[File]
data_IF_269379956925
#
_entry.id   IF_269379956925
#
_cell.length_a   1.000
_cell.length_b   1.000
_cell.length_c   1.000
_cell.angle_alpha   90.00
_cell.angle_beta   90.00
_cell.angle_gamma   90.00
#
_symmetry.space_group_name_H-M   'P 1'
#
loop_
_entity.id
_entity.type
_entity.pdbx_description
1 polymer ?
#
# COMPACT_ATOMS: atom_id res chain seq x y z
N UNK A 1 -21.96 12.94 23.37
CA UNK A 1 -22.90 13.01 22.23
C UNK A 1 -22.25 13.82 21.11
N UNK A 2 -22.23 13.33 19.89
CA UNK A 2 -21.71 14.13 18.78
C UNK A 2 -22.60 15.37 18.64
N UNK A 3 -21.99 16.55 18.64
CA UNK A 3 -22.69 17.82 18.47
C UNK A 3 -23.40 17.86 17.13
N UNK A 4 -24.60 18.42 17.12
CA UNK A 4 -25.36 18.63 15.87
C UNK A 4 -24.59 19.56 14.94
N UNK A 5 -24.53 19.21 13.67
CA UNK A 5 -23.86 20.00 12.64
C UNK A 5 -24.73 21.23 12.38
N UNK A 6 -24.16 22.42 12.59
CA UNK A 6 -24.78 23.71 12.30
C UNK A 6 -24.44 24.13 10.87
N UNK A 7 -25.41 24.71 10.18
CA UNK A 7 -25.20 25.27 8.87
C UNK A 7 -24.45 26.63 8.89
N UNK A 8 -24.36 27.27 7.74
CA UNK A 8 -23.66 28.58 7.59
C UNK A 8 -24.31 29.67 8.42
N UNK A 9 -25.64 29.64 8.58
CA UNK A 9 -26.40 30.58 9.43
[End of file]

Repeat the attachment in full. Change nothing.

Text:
data_IF_269379956925
#
_entry.id   IF_269379956925
#
_cell.length_a   1.000
_cell.length_b   1.000
_cell.length_c   1.000
_cell.angle_alpha   90.00
_cell.angle_beta   90.00
_cell.angle_gamma   90.00
#
_symmetry.space_group_name_H-M   'P 1'
#
loop_
_entity.id
_entity.type
_entity.pdbx_description
1 polymer ?
#
# COMPACT_ATOMS: atom_id res chain seq x y z
N UNK A 1 -21.96 12.94 23.37
CA UNK A 1 -22.90 13.01 22.23
C UNK A 1 -22.25 13.82 21.11
N UNK A 2 -22.23 13.33 19.89
CA UNK A 2 -21.71 14.13 18.78
C UNK A 2 -22.60 15.37 18.64
N UNK A 3 -21.99 16.55 18.64
CA UNK A 3 -22.69 17.82 18.47
C UNK A 3 -23.40 17.86 17.13
N UNK A 4 -24.60 18.42 17.12
CA UNK A 4 -25.36 18.63 15.87
C UNK A 4 -24.59 19.56 14.94
N UNK A 5 -24.53 19.21 13.67
CA UNK A 5 -23.86 20.00 12.64
C UNK A 5 -24.73 21.23 12.38
N UNK A 6 -24.16 22.42 12.59
CA UNK A 6 -24.78 23.71 12.30
C UNK A 6 -24.44 24.13 10.87
N UNK A 7 -25.41 24.71 10.18
CA UNK A 7 -25.20 25.27 8.87
C UNK A 7 -24.45 26.63 8.89
N UNK A 8 -24.36 27.27 7.74
CA UNK A 8 -23.66 28.58 7.59
C UNK A 8 -24.31 29.67 8.42
N UNK A 9 -25.64 29.64 8.58
CA UNK A 9 -26.40 30.58 9.43